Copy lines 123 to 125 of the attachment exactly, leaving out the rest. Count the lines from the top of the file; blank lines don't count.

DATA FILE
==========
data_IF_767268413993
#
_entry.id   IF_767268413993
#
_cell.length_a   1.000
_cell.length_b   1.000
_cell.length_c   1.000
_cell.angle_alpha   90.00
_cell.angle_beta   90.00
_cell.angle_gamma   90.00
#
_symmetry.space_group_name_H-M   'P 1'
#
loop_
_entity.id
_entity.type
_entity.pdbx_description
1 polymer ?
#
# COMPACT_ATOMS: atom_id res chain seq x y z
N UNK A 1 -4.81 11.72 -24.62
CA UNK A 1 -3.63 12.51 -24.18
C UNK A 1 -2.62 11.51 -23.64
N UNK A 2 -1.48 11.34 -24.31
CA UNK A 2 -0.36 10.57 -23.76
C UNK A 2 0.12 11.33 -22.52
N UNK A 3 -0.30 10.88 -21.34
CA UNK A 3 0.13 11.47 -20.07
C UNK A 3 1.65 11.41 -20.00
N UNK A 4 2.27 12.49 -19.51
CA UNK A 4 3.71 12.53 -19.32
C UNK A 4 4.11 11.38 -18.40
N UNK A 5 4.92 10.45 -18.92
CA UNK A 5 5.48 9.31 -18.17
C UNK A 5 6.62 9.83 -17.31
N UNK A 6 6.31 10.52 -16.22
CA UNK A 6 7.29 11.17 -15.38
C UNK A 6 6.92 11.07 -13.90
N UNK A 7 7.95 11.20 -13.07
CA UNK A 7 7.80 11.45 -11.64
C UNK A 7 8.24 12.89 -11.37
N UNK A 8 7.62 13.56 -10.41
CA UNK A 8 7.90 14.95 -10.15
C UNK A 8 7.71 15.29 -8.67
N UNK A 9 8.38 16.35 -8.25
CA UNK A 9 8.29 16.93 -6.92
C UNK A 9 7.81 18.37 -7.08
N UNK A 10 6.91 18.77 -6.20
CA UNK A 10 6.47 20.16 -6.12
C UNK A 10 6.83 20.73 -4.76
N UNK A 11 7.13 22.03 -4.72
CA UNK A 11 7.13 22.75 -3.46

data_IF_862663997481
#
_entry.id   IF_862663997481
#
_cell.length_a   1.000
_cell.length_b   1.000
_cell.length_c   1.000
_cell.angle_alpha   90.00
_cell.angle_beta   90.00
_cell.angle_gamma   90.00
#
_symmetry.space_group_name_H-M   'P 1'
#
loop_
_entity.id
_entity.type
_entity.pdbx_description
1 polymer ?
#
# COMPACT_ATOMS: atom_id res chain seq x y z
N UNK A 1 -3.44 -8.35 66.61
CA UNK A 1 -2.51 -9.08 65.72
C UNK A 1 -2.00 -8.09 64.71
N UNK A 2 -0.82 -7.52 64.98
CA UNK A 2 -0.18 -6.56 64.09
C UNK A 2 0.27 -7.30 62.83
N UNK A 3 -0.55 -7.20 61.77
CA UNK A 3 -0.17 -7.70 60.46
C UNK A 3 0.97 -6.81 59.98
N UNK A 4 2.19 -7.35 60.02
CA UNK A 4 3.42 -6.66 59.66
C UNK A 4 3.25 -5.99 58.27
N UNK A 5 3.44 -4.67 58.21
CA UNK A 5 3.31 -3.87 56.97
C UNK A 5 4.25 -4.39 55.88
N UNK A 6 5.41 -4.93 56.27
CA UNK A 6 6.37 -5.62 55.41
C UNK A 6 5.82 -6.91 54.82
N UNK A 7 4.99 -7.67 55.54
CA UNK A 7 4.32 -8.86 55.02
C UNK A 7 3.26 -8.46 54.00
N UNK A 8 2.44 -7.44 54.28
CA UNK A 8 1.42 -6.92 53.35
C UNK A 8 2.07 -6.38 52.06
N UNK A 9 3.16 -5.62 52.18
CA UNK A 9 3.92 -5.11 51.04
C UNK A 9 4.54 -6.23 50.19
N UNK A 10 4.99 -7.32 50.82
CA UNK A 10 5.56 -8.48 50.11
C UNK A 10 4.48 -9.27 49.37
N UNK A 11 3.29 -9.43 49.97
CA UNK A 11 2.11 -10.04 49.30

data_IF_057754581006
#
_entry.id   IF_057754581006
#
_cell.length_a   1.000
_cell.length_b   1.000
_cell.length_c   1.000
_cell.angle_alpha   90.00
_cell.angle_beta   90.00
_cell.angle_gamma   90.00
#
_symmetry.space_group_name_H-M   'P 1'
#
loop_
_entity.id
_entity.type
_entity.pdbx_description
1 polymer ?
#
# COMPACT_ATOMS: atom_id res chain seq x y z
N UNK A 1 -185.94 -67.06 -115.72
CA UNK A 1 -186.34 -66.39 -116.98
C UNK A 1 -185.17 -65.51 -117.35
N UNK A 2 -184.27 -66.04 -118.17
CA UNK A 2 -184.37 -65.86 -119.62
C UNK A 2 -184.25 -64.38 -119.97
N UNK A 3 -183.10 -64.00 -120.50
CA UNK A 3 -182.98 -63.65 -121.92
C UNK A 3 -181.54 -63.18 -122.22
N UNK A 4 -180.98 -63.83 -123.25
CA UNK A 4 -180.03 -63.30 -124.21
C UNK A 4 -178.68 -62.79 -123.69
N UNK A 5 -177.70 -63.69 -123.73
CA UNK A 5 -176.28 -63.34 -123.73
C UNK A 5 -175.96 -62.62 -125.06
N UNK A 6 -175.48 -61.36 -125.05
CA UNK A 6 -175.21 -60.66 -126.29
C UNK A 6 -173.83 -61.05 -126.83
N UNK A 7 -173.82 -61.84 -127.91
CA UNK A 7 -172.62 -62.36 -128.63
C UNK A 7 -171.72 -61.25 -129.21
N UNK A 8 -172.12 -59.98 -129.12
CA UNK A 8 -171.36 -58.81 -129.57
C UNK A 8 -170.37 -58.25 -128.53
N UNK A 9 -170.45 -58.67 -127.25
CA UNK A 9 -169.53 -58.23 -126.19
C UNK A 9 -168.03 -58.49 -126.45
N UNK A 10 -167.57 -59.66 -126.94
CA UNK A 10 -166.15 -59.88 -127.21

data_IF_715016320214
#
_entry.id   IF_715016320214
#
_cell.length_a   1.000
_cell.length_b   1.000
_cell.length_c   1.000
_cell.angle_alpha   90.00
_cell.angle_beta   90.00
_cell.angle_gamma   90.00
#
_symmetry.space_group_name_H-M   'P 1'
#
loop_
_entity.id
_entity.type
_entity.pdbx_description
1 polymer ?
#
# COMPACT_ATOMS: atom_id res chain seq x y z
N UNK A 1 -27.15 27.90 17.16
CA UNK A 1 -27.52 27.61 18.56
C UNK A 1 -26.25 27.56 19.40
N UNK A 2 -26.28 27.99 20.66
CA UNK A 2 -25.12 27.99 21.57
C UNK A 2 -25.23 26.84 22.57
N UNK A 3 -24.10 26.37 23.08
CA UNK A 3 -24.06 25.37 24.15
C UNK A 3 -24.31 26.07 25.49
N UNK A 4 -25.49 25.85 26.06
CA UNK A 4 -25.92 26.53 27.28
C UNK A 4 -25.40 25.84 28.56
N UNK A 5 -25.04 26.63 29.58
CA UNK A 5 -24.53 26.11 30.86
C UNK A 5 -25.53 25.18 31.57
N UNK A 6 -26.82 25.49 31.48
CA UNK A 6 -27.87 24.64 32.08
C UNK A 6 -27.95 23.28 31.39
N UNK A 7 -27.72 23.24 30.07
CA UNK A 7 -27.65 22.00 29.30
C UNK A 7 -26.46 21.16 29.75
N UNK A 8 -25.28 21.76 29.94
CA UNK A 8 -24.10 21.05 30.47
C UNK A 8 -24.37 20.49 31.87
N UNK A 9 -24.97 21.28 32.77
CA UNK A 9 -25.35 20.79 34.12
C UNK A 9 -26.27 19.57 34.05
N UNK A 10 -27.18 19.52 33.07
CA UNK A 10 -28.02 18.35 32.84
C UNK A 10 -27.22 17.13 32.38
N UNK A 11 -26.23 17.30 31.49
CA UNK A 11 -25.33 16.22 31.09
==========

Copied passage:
#
# COMPACT_ATOMS: atom_id res chain seq x y z
N UNK A 1 -185.94 -67.06 -115.72